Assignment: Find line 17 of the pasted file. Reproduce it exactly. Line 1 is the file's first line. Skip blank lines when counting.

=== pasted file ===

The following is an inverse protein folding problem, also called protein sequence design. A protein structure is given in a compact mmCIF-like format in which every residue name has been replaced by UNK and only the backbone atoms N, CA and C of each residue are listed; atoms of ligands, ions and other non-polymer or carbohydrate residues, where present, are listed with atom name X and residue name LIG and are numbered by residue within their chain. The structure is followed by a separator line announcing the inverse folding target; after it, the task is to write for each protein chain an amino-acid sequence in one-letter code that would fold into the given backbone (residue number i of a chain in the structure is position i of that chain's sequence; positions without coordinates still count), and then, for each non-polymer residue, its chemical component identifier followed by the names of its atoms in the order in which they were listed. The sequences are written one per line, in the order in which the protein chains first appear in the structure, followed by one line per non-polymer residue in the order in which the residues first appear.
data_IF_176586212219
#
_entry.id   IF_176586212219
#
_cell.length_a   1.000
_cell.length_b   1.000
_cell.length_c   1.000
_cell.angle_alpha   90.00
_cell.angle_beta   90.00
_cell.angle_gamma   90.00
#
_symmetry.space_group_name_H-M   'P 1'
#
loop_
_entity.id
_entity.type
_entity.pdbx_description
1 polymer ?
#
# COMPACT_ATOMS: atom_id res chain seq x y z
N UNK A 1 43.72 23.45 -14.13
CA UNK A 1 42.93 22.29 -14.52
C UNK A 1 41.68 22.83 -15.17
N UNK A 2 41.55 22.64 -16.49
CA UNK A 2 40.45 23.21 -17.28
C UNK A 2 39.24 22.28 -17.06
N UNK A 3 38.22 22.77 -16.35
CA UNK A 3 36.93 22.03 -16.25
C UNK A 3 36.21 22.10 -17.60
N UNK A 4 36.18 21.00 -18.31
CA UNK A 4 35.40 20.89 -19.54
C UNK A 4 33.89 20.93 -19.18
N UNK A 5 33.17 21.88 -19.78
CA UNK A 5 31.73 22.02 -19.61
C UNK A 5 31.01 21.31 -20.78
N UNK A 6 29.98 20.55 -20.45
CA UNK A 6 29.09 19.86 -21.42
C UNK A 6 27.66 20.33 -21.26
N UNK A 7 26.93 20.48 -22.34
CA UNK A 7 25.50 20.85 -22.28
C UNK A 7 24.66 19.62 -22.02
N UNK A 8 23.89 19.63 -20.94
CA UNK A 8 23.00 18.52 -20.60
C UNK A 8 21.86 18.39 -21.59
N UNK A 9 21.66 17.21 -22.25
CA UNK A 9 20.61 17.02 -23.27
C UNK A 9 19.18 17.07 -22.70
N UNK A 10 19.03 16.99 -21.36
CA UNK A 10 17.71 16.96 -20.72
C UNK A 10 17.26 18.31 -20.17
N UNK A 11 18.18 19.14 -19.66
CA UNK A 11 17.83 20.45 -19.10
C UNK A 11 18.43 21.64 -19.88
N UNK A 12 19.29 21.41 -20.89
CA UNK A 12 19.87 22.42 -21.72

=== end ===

_entity.type